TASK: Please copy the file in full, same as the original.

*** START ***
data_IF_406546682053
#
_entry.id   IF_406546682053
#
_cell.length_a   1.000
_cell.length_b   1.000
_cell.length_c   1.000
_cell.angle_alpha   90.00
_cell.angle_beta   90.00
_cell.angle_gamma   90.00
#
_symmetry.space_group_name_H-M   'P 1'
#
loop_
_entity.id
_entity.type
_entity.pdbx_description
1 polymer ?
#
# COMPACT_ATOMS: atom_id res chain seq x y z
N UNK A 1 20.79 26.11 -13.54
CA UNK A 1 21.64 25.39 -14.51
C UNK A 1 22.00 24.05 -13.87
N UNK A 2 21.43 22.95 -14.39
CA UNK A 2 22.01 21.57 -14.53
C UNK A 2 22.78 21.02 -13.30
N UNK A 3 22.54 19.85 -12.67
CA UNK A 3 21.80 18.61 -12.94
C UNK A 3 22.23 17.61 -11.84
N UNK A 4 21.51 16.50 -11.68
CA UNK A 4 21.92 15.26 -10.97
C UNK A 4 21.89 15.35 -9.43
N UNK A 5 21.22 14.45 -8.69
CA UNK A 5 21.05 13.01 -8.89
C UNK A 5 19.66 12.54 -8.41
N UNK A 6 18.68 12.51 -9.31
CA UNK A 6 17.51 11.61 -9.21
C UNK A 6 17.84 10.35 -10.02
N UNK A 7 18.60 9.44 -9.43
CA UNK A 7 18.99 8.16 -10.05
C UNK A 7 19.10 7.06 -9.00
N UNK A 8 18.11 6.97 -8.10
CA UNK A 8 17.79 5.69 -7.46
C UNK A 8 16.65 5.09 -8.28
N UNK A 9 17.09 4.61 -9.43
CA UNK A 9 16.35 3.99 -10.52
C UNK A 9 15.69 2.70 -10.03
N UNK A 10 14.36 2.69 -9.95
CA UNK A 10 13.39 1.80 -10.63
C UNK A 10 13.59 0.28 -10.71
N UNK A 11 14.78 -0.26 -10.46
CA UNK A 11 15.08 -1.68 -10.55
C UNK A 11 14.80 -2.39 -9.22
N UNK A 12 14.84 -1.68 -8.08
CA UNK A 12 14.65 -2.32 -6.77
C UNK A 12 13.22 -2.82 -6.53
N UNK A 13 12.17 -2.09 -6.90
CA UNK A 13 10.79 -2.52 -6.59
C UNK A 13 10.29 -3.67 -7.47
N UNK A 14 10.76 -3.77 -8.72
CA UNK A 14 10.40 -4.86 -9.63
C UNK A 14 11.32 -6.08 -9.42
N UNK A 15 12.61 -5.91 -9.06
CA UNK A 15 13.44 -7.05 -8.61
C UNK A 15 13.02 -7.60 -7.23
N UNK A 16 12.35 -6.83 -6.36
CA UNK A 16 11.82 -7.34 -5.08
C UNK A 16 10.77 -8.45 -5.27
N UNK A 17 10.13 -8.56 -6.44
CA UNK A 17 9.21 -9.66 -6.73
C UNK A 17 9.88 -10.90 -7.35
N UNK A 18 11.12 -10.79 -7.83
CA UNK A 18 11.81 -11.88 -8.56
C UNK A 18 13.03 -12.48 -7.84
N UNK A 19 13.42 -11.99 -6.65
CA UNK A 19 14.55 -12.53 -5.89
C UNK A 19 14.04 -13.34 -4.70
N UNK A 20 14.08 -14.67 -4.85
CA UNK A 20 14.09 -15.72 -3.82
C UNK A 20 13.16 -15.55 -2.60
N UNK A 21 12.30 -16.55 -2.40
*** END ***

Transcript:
data_IF_406546682053
#
_entry.id   IF_406546682053
#
_cell.length_a   1.000
_cell.length_b   1.000
_cell.length_c   1.000
_cell.angle_alpha   90.00
_cell.angle_beta   90.00
_cell.angle_gamma   90.00
#
_symmetry.space_group_name_H-M   'P 1'
#
loop_
_entity.id
_entity.type
_entity.pdbx_description
1 polymer ?
#
# COMPACT_ATOMS: atom_id res chain seq x y z
N UNK A 1 20.79 26.11 -13.54
CA UNK A 1 21.64 25.39 -14.51
C UNK A 1 22.00 24.05 -13.87
N UNK A 2 21.43 22.95 -14.39
CA UNK A 2 22.01 21.57 -14.53
C UNK A 2 22.78 21.02 -13.30
N UNK A 3 22.54 19.85 -12.67
CA UNK A 3 21.80 18.61 -12.94
C UNK A 3 22.23 17.61 -11.84
N UNK A 4 21.51 16.50 -11.68
CA UNK A 4 21.92 15.26 -10.97
C UNK A 4 21.89 15.35 -9.43
N UNK A 5 21.22 14.45 -8.69
CA UNK A 5 21.05 13.01 -8.89
C UNK A 5 19.66 12.54 -8.41
N UNK A 6 18.68 12.51 -9.31
CA UNK A 6 17.51 11.61 -9.21
C UNK A 6 17.84 10.35 -10.02
N UNK A 7 18.60 9.44 -9.43
CA UNK A 7 18.99 8.16 -10.05
C UNK A 7 19.10 7.06 -9.00
N UNK A 8 18.11 6.97 -8.10
CA UNK A 8 17.79 5.69 -7.46
C UNK A 8 16.65 5.09 -8.28
N UNK A 9 17.09 4.61 -9.43
CA UNK A 9 16.35 3.99 -10.52
C UNK A 9 15.69 2.70 -10.03
N UNK A 10 14.36 2.69 -9.95
CA UNK A 10 13.39 1.80 -10.63
C UNK A 10 13.59 0.28 -10.71
N UNK A 11 14.78 -0.26 -10.46
CA UNK A 11 15.08 -1.68 -10.55
C UNK A 11 14.80 -2.39 -9.22
N UNK A 12 14.84 -1.68 -8.08
CA UNK A 12 14.65 -2.32 -6.77
C UNK A 12 13.22 -2.82 -6.53
N UNK A 13 12.17 -2.09 -6.90
CA UNK A 13 10.79 -2.52 -6.59
C UNK A 13 10.29 -3.67 -7.47
N UNK A 14 10.76 -3.77 -8.72
CA UNK A 14 10.40 -4.86 -9.63
C UNK A 14 11.32 -6.08 -9.42
N UNK A 15 12.61 -5.91 -9.06
CA UNK A 15 13.44 -7.05 -8.61
C UNK A 15 13.02 -7.60 -7.23
N UNK A 16 12.35 -6.83 -6.36
CA UNK A 16 11.82 -7.34 -5.08
C UNK A 16 10.77 -8.45 -5.27
N UNK A 17 10.13 -8.56 -6.44
CA UNK A 17 9.21 -9.66 -6.73
C UNK A 17 9.88 -10.90 -7.35
N UNK A 18 11.12 -10.79 -7.83
CA UNK A 18 11.81 -11.88 -8.56
C UNK A 18 13.03 -12.48 -7.84
N UNK A 19 13.42 -11.99 -6.65
CA UNK A 19 14.55 -12.53 -5.89
C UNK A 19 14.04 -13.34 -4.70
N UNK A 20 14.08 -14.67 -4.85
CA UNK A 20 14.09 -15.72 -3.82
C UNK A 20 13.16 -15.55 -2.60
N UNK A 21 12.30 -16.55 -2.40